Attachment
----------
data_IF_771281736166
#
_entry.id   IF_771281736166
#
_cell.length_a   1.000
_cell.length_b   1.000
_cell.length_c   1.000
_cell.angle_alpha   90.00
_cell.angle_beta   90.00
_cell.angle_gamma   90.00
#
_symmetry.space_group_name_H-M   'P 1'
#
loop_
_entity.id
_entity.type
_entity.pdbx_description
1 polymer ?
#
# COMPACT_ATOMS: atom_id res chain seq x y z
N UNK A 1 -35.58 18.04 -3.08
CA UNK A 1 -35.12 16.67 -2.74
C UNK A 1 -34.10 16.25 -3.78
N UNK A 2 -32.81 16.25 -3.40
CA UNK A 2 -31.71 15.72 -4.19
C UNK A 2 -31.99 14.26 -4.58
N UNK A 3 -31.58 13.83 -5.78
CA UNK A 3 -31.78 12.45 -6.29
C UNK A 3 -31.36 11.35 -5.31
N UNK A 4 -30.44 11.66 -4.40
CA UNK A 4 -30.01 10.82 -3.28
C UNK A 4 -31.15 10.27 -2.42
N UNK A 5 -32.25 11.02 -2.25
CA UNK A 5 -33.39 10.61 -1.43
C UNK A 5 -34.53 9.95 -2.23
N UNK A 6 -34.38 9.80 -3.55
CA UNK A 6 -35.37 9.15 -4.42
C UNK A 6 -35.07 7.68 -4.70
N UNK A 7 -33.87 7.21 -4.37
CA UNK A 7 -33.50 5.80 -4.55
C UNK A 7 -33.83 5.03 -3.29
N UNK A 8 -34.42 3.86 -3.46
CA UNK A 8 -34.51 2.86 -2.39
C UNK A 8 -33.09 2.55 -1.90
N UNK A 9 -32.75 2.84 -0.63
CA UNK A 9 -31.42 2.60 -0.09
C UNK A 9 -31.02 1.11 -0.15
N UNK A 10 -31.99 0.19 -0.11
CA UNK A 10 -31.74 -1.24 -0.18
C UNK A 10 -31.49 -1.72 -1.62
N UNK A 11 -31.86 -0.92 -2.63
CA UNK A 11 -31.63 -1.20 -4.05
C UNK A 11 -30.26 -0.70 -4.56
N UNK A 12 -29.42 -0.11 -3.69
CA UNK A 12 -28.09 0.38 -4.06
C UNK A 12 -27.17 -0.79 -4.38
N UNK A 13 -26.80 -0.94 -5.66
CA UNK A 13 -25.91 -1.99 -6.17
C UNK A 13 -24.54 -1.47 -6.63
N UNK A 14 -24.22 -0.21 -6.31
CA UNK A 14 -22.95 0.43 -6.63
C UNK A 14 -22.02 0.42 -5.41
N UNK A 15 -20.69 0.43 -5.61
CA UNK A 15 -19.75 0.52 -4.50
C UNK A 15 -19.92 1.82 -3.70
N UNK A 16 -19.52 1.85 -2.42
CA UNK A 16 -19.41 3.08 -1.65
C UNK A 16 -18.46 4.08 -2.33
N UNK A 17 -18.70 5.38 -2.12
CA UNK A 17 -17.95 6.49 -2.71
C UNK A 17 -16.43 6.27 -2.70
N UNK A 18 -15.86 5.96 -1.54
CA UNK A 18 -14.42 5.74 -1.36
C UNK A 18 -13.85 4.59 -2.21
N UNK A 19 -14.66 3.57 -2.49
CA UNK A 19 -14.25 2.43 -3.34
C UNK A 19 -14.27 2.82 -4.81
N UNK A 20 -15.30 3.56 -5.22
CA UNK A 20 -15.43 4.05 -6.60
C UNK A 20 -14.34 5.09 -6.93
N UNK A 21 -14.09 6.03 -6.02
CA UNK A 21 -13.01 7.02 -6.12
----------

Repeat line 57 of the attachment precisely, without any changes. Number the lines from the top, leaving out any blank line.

N UNK A 13 -26.80 -0.94 -5.66